Laboratory Notes

Nano-enhanced Thermophotovoltaics

John G. Kassakian
Laboratory for Electromagnetic and Electronic Systems/Research Laboratory of Electronics

The Laboratory for Electromagnetic and Electronic Systems is exploring several exciting areas in which nano-sculpting of materials can provide dramatic improvements to “discarded” technologies for electricity generation and storage — perhaps to the point that they surpass the effectiveness and efficiency of more modern devices.

Using nanotube-enhanced electrodes to make a non-chemical battery was reported in the 2004 EECS newsletter. Another project relates to the use of photovoltaic (PV) diodes to convert heat directly into energy. Thermophotovoltaic (TPV) power conversion, first conceptualized in late 1950’s, would seem to be particularly appealing because of its static nature, which makes TPV systems amenable to compact designs, long-lifetime, and quiet, low-maintenance operation. However, TPV systems are notoriously inefficient, and therefore rarely used, because only a limited portion of the radiant energy is of the proper wavelength to be absorbed by the PV diode.

Researchers in the Laboratory for Electromagnetic and Electronic Systems use nanotechnology to increase TPV efficiency by engineering and producing selective emitter surfaces and filters.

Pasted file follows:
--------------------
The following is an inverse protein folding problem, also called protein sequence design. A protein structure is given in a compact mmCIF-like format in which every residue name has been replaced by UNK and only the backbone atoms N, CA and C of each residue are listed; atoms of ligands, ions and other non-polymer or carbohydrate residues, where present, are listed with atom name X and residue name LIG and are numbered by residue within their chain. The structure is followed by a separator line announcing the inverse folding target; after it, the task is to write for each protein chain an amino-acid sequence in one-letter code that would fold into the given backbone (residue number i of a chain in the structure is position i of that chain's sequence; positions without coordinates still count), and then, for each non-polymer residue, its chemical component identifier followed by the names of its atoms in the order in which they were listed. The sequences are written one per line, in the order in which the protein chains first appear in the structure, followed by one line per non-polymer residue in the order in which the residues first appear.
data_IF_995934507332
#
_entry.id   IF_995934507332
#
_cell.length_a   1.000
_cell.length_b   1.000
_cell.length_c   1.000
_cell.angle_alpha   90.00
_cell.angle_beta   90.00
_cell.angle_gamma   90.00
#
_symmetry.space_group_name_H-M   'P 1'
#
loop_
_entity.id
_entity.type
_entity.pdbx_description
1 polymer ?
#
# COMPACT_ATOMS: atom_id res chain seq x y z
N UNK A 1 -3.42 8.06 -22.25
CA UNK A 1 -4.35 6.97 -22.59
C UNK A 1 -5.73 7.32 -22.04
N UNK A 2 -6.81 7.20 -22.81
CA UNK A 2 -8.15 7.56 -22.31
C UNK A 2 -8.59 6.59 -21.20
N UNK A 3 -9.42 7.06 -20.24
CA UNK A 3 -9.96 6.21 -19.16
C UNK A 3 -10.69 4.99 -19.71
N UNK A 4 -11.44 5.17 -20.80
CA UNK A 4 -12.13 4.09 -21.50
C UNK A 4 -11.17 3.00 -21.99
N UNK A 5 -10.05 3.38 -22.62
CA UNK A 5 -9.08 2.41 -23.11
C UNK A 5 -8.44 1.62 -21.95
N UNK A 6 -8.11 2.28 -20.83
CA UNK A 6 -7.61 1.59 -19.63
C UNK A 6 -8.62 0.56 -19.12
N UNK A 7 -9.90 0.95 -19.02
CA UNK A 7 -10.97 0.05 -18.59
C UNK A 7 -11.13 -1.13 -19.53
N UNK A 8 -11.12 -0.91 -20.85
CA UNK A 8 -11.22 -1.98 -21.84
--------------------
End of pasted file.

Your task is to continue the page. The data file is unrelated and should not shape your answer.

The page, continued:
Researchers in the Laboratory for Electromagnetic and Electronic Systems use nanotechnology to increase TPV efficiency by engineering and producing selective emitter surfaces and filters.

Today, we are able to use nanotechnology to increase TPV efficiency by engineering and producing selective emitter surfaces and filters. The doctoral research of Ivan Celanovic and Natalija Jovanovic investigates the fabrication, modeling, characterization, and application of micro-fabricated two-dimensional (2D) photonic crystals (PhCs) as selective emitters and means of achieving higher efficiencies in combustion-driven TPV systems. Our simulations and first-sample measurements are in good agreement, and open the door to significantly increasing efficiency and lowering the cost of TPV systems in the future.

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